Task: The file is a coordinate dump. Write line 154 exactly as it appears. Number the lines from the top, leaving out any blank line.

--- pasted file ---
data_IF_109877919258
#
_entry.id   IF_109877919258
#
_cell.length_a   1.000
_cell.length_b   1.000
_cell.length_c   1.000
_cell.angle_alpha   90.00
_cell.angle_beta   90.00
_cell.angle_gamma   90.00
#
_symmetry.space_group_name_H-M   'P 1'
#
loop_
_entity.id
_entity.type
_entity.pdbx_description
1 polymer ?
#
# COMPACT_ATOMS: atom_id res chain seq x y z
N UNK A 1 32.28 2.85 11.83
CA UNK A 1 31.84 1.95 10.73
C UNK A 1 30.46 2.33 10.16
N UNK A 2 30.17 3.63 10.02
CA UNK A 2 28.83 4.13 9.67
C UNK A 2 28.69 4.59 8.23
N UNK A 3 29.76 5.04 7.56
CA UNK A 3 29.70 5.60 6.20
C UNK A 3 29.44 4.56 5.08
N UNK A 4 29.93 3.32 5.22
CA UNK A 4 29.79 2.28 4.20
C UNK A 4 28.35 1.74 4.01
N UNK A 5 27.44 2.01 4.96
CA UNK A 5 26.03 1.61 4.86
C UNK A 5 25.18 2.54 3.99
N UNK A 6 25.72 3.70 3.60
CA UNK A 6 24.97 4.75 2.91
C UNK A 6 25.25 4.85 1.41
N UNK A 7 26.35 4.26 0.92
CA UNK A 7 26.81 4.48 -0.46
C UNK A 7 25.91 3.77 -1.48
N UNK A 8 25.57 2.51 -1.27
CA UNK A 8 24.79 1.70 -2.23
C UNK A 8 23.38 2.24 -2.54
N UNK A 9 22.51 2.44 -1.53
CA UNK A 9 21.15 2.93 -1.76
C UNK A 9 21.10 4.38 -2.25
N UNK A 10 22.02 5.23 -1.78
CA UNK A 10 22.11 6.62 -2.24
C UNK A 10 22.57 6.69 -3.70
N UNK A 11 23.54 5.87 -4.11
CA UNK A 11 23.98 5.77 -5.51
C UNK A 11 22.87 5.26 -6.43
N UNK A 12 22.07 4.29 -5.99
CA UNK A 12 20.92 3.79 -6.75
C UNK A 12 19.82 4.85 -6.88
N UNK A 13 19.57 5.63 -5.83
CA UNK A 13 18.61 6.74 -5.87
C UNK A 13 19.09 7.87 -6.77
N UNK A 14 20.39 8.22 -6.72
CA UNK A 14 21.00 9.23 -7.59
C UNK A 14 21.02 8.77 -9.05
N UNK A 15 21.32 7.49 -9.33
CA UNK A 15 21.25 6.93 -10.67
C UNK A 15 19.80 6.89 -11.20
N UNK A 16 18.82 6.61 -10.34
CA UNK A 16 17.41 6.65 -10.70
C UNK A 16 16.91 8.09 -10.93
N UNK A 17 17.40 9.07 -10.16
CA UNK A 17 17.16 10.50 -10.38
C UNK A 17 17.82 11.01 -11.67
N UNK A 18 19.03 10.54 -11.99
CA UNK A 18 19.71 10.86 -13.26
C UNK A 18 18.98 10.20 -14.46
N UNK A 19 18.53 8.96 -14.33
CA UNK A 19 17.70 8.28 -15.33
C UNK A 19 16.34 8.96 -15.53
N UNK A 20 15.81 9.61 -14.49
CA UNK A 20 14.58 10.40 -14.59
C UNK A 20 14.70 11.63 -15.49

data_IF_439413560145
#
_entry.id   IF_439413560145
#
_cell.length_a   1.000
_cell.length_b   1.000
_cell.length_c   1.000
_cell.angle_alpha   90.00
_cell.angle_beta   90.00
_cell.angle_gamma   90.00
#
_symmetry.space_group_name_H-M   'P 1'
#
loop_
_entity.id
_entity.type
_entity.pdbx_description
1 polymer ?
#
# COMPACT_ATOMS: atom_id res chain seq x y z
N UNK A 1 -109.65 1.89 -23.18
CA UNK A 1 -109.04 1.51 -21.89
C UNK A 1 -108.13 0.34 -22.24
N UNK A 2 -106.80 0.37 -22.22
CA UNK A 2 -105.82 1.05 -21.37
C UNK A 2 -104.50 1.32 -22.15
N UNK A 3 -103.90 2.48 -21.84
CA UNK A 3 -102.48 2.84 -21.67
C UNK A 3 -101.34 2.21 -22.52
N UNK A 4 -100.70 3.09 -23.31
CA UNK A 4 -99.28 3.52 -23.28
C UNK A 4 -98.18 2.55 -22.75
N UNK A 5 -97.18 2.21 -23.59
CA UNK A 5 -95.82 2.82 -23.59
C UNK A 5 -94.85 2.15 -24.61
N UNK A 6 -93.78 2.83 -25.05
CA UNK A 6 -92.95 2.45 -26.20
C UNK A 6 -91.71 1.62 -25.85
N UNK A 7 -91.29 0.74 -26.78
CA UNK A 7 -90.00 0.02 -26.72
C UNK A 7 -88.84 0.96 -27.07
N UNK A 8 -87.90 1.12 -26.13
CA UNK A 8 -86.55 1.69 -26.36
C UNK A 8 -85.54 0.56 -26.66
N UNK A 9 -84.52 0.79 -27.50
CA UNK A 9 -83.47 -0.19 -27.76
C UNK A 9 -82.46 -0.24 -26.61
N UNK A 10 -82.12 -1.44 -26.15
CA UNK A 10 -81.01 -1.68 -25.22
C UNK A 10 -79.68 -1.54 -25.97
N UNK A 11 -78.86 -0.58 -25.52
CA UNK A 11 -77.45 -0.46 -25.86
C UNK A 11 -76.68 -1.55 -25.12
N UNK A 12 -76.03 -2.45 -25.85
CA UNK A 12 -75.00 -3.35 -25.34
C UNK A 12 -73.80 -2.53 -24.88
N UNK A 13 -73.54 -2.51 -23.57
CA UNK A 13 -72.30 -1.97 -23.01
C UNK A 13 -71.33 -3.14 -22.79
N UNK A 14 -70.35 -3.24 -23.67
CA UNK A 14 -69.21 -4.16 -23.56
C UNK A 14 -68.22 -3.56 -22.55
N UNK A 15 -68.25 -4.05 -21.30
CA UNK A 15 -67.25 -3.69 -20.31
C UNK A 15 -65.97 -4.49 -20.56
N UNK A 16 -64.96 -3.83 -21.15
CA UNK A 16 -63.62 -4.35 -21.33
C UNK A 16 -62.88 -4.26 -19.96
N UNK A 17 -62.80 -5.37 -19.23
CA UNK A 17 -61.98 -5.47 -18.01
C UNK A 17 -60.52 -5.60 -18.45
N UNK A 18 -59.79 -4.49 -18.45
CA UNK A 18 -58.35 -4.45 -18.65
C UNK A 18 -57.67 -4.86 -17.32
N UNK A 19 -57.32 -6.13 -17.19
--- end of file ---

C UNK A 18 -57.67 -4.86 -17.32